Neither my wife nor I have ever tendered a review but we just completed our second cruise with Oceania, both with Owner's Suite accommodations and felt that we now had a sound footing for doing so. Our first cruise with Oceania was while cruising on Insignia around South America; the latest with Nautica on the Sydney to Auckland run.
Oceania is a stellar line and Insignia and Nautica are fine ships -- but given Oceania's advertising and market niche, one would expect no less. The things that are uniformly superb are the suite and verranda; butler service and pampering; the fitness center (given that these are small ships); the staff; and the embarkation and debarkation as well as at-sea organization.
While we have already booked another Oceania cruise for the Baltic this summer on Regatta -- again in the Owner's Suite, we think it appropriate to point out defects that we have noticed on the 2 cruises. (Since Insignia, Nautica and Regatta are carbon copies of each other we expect that we will encounter the same defects on Regatta).
First -- the internet access and service on Oceania is nothing short of abysmal. It is agonizingly slow, unreliable and very expensive. It can not continue this way without expecting to lose the loyalty of its customers. Internet access is no longer a luxury; it is a necessity, especially given that Oceania is looking to attract the 40-50 year old market who continue to work through vacations and not simply the retired. It is also surprising that there is nothing in any of the reviews that address this glaring defect. Unless Oceania gets its act together, we will not sail again on this line.
Second- the speciality dining rooms are very noisy. Each of the Oceania vessels has 2 speciality dining rooms requiring reservations for a supposedly unique dining experience. However, each is very noisy, making holding conversations difficult and not overhearing all those around you virtually impossible. Better sound proofing would increase the dining experience.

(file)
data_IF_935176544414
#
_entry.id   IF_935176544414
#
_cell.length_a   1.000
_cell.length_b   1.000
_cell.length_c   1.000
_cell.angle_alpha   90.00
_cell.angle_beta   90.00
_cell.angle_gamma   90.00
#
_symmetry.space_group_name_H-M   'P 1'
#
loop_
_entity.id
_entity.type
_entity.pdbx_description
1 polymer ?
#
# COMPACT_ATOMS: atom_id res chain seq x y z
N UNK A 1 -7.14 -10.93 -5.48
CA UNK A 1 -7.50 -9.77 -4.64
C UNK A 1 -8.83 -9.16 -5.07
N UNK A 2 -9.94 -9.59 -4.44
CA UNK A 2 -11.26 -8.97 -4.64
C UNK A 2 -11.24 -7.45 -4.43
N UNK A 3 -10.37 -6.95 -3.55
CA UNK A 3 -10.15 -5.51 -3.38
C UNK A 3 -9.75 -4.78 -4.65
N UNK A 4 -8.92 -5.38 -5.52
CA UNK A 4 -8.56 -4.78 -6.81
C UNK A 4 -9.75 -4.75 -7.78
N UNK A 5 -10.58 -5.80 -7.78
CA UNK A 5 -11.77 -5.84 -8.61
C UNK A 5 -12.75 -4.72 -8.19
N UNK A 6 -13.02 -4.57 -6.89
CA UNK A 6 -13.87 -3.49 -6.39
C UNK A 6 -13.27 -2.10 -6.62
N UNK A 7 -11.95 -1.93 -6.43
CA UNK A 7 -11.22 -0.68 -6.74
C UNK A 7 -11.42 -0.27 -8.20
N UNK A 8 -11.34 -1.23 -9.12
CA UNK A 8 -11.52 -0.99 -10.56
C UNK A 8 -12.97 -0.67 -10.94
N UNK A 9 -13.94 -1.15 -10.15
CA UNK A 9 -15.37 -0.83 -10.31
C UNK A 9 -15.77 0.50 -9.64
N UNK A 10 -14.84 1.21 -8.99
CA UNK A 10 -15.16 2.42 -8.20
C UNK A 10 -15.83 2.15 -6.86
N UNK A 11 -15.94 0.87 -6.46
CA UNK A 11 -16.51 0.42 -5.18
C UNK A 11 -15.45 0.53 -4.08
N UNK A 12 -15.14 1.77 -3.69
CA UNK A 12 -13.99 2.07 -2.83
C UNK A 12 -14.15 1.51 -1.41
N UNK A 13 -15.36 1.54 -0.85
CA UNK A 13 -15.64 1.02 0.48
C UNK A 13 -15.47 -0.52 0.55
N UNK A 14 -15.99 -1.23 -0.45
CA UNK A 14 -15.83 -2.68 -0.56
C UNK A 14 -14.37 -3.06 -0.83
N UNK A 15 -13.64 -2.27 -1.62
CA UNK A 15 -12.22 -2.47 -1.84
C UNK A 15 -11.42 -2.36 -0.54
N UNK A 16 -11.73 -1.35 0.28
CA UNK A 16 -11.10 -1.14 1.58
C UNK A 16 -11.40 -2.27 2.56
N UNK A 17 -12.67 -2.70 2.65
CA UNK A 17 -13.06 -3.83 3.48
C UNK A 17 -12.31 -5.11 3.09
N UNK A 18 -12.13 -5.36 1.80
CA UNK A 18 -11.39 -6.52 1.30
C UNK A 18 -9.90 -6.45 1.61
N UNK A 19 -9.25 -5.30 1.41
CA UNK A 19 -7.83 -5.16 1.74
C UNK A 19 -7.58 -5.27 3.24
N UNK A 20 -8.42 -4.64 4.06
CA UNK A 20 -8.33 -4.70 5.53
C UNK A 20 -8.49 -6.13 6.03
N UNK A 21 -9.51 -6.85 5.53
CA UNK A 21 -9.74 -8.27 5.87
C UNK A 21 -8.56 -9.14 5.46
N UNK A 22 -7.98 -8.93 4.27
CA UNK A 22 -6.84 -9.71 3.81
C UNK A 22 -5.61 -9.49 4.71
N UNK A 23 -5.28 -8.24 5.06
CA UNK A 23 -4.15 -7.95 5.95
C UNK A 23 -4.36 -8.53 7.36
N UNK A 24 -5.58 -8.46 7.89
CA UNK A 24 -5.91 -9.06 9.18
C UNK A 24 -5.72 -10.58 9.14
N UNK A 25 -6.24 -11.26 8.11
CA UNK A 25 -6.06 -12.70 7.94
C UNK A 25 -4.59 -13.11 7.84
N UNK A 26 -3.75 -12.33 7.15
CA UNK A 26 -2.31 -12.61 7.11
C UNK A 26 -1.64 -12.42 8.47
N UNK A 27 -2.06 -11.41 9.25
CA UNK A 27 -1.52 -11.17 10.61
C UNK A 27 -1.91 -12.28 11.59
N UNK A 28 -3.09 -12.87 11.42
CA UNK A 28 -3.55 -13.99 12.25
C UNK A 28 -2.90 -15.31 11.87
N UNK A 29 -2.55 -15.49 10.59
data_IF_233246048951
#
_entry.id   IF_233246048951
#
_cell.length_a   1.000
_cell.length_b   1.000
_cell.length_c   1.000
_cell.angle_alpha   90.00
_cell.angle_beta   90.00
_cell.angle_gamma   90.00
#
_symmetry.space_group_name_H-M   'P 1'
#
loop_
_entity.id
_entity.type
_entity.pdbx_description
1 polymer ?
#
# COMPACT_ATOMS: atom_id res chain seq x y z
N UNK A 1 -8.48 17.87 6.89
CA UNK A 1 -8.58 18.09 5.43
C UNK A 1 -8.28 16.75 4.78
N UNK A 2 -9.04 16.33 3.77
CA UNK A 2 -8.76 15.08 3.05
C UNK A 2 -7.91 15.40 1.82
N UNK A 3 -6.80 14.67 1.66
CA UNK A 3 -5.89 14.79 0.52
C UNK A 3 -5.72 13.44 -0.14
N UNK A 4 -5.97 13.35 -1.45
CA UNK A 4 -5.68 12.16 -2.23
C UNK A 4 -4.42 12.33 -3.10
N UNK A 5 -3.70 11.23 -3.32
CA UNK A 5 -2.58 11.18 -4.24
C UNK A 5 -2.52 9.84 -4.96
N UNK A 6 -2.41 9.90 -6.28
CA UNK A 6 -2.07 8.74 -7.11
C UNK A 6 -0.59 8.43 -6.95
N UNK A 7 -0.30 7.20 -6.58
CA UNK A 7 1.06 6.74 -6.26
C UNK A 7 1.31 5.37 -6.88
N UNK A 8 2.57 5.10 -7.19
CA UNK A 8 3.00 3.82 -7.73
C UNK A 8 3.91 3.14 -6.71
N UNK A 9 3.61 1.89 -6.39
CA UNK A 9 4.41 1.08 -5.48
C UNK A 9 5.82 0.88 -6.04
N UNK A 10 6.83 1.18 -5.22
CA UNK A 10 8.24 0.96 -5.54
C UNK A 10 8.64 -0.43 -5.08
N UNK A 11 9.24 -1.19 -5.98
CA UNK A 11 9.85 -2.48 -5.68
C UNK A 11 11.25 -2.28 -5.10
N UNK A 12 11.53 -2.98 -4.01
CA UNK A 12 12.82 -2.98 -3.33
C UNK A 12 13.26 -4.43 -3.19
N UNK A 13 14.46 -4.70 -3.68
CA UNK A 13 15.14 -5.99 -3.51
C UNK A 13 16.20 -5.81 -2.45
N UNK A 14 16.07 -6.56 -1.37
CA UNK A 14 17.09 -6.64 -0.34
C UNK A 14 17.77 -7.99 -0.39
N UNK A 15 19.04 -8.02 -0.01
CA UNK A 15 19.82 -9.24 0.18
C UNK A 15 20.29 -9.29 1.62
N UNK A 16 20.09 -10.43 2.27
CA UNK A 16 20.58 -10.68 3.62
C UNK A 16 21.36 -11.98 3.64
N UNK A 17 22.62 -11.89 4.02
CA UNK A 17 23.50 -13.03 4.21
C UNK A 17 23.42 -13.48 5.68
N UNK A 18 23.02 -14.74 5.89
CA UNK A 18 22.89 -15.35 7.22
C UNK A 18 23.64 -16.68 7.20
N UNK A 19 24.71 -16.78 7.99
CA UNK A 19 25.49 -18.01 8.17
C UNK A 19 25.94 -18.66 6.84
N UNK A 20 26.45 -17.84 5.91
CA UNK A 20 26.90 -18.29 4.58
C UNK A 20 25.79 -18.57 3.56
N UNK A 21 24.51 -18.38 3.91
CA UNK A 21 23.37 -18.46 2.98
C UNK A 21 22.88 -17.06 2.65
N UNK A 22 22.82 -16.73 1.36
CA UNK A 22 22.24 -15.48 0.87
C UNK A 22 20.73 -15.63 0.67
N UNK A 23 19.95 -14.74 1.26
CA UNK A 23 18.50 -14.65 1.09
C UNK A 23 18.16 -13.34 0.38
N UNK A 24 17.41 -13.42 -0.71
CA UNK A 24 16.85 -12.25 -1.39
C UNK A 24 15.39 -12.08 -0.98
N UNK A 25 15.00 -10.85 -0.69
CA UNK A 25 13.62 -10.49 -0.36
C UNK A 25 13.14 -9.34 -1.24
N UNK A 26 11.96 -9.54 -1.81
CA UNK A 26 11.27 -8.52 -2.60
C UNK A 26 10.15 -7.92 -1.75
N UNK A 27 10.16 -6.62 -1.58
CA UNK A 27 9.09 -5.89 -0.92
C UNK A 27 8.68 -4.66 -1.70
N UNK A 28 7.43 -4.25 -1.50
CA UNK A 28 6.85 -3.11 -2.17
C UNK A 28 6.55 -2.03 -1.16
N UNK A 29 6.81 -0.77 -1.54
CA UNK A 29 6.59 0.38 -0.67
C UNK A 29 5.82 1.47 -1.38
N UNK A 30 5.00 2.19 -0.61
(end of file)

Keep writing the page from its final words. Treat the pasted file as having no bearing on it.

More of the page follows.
Third - the food in the grand dining room and specialty restaurants while good is not what I would consider great. In fact, we noticed no appreciable difference in quality or dining experience between the grand dining room and the specialty restaurants. There were some meals in each where the main course simply was either overcooked or what was not the highest grade meat.
Fourth - while the on-board entertainment was consistent with what one would expect (small ships are not the place for entertainment extravaganzas), the enrichment lectures were hit and miss -- listening to some of the lectures on both ships was at times actually painful.
Fifth -- some of the on-shore excursions could have been better organized in the sense that when 5 bus loads of passengers descend upon a destination, it makes each person feel like part of a high school outing-- it is simply too large a crowd. Whether it be wine tasting or a visit to a site, it seems that, with a little organization and planning, this feeing of being herded could have been avoided. For instance, buses could arrive ad seriatim rather than en masse, thus making the visit much more intimate and enjoyable for each person. (Since almost all of the excursions were only approx. 4 hrs in length, time constraints are no limitation). Again, Oceania is supposed to offer unique experiences.